So many times, I have clients or prospective clients who tell me “I’m working out so hard. I burn so many calories. I wear my heart rate monitor and I STILL gain weight” <or> “I’m still so skinny”.
We’ve talked about the importance of figuring out YOUR OWN UNIQUE FORMULA for calorie burn, adding back in half of the calories that you burn when you workout. But most women will still ignore me, cutting calories and adding in their wine at night. Yes, you may be low carb. But you blow it at night with alcohol. Let’s understand something. You will GET FAT if you do not eat the proper amount of calories (if you fad diet or drop your calorie consumption). You will also GET FAT if you overeat.
Cutting calories for a prolonged period of time can lead to metabolic damage. Your body goes into starvation mode and slows down all of its processes in order to “survive” on the calories you are giving it. And then, when girls freak out that they’re not eating enough, they suddenly eat up to the generic universal formula for their height and weight, observing all healthy parameters and they STILL gain weight. Why? Because in starvation mode, ALL FOOD is stored as body fat. Hormones can mess with this, diets can mess with this…
Yes. At the end of the day, it IS calories in and calories out. Yet, what matters most is the macronutrient profile of your food.
The macronutrient profile of food refers to the amount of protein, carbohydrates and fat contained in the food you eat. If you are tracking your food on an application like Lose It, My Fitness Pal… They will automatically track the amount of macronutrients in your food and produce a pie chart at the end of the day, allowing you to see the percentages of your macronutrients in your meals.
There’s a lot of contradicting beliefs out there as to what your macronutrient profile should look like. I like mine to be somewhere around 50% protein, 30% carbs and 20% fats. I have experimented for years with altering the percentages and this is where MY BODY feels the best. Some people like to be 50% carb, 30%protein, 20% fats. (Usually my guy clients reflect this when they lift and are crazy cardio as well) I recommend that all of my clients start somewhere around 40-40-20 (P-C-F) and see how they feel.
Weight Watchers and similar programs dummy this down for you by assigning points, but it’s pretty simple to learn it for yourself…so that you can modify it if and when your needs change (pregnancy, menopause, injury, goal changes). Generally speaking, you’d mess around with your profile as your life changes to better serve your nutritional needs.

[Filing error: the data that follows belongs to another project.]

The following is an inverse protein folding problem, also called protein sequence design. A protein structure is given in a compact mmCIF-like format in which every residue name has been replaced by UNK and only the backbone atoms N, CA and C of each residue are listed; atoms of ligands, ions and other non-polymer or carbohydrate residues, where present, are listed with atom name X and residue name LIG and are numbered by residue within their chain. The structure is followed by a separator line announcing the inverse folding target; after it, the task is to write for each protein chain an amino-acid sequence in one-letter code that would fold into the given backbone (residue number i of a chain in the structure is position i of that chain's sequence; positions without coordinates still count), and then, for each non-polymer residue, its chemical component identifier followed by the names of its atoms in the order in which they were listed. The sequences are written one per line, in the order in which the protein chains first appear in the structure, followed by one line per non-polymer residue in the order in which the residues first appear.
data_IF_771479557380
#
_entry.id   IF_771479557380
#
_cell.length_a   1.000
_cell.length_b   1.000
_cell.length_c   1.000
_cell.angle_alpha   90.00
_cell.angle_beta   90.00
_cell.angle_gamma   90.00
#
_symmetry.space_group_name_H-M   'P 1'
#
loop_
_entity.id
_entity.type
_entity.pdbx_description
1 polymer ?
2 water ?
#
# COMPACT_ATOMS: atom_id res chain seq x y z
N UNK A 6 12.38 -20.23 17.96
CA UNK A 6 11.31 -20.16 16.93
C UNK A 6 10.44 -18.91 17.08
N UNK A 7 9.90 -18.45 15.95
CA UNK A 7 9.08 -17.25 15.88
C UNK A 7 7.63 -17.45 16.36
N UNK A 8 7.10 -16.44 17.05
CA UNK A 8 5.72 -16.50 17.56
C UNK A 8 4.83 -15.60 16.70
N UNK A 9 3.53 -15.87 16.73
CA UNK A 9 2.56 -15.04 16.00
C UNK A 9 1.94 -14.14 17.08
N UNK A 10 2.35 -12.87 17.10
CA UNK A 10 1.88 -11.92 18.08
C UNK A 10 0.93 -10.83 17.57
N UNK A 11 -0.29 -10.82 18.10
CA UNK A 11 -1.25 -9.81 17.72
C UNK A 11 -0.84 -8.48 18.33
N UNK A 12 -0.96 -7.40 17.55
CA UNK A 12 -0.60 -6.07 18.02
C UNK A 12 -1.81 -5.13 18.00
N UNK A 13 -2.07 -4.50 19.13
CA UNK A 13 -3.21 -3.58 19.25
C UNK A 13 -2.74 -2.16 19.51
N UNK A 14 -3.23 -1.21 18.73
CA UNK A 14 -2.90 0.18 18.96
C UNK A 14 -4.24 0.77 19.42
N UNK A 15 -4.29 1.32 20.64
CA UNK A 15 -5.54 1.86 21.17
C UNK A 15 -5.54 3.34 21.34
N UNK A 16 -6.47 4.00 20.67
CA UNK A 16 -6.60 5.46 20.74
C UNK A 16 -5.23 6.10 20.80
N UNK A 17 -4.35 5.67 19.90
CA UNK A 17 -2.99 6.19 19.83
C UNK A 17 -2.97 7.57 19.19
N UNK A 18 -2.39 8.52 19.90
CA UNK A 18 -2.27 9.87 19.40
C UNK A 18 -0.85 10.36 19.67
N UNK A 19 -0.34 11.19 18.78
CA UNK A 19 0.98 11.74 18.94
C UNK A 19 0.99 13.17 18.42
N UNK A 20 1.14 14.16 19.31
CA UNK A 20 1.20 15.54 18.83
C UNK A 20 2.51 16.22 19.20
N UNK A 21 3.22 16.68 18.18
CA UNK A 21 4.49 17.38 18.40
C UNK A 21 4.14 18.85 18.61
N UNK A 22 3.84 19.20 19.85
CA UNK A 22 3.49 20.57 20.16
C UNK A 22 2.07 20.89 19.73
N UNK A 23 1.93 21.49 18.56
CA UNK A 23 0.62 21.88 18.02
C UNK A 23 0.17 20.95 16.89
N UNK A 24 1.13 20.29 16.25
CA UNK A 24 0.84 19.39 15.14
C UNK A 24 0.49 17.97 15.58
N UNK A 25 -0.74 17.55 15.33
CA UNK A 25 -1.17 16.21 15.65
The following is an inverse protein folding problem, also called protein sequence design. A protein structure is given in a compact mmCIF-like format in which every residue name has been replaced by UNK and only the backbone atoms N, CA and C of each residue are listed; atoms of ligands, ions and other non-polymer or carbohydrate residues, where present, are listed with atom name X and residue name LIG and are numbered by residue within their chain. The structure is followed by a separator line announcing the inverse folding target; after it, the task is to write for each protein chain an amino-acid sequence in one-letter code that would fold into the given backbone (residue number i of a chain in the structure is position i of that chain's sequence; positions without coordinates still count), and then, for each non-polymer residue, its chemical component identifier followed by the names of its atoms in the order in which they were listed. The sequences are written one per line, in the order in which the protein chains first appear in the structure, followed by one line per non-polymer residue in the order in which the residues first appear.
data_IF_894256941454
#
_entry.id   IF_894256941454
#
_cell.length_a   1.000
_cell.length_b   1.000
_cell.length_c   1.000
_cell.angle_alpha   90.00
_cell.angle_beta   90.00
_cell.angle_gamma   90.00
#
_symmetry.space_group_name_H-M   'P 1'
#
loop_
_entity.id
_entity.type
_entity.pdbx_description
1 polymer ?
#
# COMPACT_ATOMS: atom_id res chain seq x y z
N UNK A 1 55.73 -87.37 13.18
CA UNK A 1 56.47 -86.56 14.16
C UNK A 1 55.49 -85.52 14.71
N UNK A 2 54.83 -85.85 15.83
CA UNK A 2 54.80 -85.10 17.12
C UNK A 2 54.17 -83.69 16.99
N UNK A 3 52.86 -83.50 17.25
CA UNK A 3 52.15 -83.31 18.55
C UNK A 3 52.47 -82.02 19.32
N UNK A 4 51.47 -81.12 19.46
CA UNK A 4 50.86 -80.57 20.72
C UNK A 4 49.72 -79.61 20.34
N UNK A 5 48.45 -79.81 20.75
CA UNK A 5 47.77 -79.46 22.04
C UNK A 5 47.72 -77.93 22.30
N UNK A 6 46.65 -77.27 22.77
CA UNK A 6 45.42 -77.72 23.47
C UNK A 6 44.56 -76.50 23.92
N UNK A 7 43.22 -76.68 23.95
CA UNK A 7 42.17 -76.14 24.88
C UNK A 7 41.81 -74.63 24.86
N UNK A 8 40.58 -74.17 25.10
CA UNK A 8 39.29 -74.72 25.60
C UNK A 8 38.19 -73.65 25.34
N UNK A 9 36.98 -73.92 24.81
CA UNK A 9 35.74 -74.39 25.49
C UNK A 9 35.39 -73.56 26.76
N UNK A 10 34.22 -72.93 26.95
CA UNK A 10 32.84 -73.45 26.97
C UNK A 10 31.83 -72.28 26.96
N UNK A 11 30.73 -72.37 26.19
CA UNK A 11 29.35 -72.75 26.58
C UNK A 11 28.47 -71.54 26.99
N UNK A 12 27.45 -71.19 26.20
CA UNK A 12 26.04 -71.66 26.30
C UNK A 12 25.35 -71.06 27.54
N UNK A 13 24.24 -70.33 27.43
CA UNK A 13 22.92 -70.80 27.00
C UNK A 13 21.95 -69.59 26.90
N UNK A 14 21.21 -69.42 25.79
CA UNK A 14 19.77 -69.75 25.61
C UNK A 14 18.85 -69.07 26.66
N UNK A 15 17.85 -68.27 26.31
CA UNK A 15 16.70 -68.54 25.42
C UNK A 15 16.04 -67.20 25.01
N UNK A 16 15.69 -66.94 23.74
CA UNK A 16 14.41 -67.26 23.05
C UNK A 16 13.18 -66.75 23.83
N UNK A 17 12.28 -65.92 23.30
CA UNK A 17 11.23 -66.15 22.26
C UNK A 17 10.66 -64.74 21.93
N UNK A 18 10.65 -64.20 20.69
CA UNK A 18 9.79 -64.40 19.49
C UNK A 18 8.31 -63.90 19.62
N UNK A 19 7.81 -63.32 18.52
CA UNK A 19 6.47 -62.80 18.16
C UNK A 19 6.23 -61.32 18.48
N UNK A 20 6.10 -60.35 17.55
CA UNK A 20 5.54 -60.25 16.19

Proteins BUILD muscle. Carbs give immediate energy. Fats repair tissue and offer recovery. So, If I’m doing a race, I may up my carbs the day before or front load my macros to carb load before the race, but then taper them as the day continues to keep myself within my goal range. If I’m injured, I make sure to tweak my good fats a little bit more to insure that I recover quickly.
Each person will have their own unique formula here too. Some people operate well on a lot of protein, but some of my clients experience gastro-intestinal upset or they feel joint pain if their fats dip below a certain percentage that would normally be higher than mine. However, because they track their food, they can go back and see where they “went wrong” with diet and tweak accordingly. Likewise, it’s easier for these clients to adapt to a sustained injury (which takes them out of the gym for a bit) by tweaking their carb intake because they no longer need the workout fuel for a strenuous workout.
My goal as a trainer is never to hand you a cookie cutter meal plan or food plan that is all one-sided and all the same across the board. Your food plan should be as diverse as your workout plan to fortify all body systems. If you eat the same thing every day and follow the same plan year in and year out, your body’s homestasis kicks in. Essential nutrients may be lacking because you don’t eat diversely enough. Your energy may start to dip. You stop seeing results. This is what we call a “plateau”.
Start tracking your food today. Notice how many carbs and proteins you eat and how altering WHEN you eat them can have an effect on your energy levels.
I’ll start to address this in future posts.
As always, reach out and comment with any questions or clarification.